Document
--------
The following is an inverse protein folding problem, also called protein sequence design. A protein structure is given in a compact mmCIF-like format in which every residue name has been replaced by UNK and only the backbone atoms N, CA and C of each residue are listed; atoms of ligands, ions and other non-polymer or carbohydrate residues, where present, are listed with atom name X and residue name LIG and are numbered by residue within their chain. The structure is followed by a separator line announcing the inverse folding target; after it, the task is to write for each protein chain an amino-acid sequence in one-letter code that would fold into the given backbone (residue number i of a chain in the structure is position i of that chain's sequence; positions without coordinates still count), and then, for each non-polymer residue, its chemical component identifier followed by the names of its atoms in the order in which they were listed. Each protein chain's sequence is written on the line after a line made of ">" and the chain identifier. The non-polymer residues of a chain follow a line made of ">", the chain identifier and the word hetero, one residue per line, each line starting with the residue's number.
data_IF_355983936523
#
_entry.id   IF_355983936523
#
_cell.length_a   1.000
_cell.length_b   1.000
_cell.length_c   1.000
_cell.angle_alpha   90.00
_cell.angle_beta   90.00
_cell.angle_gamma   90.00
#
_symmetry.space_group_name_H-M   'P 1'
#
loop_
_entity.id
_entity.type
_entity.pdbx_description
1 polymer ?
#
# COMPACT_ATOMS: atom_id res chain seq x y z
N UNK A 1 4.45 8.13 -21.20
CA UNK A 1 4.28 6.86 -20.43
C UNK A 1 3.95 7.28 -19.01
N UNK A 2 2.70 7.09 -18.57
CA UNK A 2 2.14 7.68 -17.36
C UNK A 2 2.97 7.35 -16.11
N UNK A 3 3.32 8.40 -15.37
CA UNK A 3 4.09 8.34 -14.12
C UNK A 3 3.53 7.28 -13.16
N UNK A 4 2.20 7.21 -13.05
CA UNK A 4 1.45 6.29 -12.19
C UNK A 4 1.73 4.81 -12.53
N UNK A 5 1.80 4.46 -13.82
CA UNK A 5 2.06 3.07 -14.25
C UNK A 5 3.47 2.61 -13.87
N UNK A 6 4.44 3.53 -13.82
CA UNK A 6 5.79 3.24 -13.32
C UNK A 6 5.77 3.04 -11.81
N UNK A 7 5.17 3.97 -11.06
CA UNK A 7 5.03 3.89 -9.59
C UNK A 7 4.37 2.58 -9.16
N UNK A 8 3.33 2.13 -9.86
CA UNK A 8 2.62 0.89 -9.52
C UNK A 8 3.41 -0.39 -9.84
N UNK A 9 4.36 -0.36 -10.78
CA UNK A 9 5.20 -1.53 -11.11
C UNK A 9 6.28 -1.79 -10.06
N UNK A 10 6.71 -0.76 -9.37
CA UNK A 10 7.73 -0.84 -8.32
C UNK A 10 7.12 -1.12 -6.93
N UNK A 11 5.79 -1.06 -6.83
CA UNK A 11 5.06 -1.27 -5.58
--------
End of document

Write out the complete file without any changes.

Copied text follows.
The following is an inverse protein folding problem, also called protein sequence design. A protein structure is given in a compact mmCIF-like format in which every residue name has been replaced by UNK and only the backbone atoms N, CA and C of each residue are listed; atoms of ligands, ions and other non-polymer or carbohydrate residues, where present, are listed with atom name X and residue name LIG and are numbered by residue within their chain. The structure is followed by a separator line announcing the inverse folding target; after it, the task is to write for each protein chain an amino-acid sequence in one-letter code that would fold into the given backbone (residue number i of a chain in the structure is position i of that chain's sequence; positions without coordinates still count), and then, for each non-polymer residue, its chemical component identifier followed by the names of its atoms in the order in which they were listed. Each protein chain's sequence is written on the line after a line made of ">" and the chain identifier. The non-polymer residues of a chain follow a line made of ">", the chain identifier and the word hetero, one residue per line, each line starting with the residue's number.
data_IF_355983936523
#
_entry.id   IF_355983936523
#
_cell.length_a   1.000
_cell.length_b   1.000
_cell.length_c   1.000
_cell.angle_alpha   90.00
_cell.angle_beta   90.00
_cell.angle_gamma   90.00
#
_symmetry.space_group_name_H-M   'P 1'
#
loop_
_entity.id
_entity.type
_entity.pdbx_description
1 polymer ?
#
# COMPACT_ATOMS: atom_id res chain seq x y z
N UNK A 1 4.45 8.13 -21.20
CA UNK A 1 4.28 6.86 -20.43
C UNK A 1 3.95 7.28 -19.01
N UNK A 2 2.70 7.09 -18.57
CA UNK A 2 2.14 7.68 -17.36
C UNK A 2 2.97 7.35 -16.11
N UNK A 3 3.32 8.40 -15.37
CA UNK A 3 4.09 8.34 -14.12
C UNK A 3 3.53 7.28 -13.16
N UNK A 4 2.20 7.21 -13.05
CA UNK A 4 1.45 6.29 -12.19
C UNK A 4 1.73 4.81 -12.53
N UNK A 5 1.80 4.46 -13.82
CA UNK A 5 2.06 3.07 -14.25
C UNK A 5 3.47 2.61 -13.87
N UNK A 6 4.44 3.53 -13.82
CA UNK A 6 5.79 3.24 -13.32
C UNK A 6 5.77 3.04 -11.81
N UNK A 7 5.17 3.97 -11.06
CA UNK A 7 5.03 3.89 -9.59
C UNK A 7 4.37 2.58 -9.16
N UNK A 8 3.33 2.13 -9.86
CA UNK A 8 2.62 0.89 -9.52
C UNK A 8 3.41 -0.39 -9.84
N UNK A 9 4.36 -0.36 -10.78
CA UNK A 9 5.20 -1.53 -11.11
C UNK A 9 6.28 -1.79 -10.06
N UNK A 10 6.71 -0.76 -9.37
CA UNK A 10 7.73 -0.84 -8.32
C UNK A 10 7.12 -1.12 -6.93
N UNK A 11 5.79 -1.06 -6.83
CA UNK A 11 5.06 -1.27 -5.58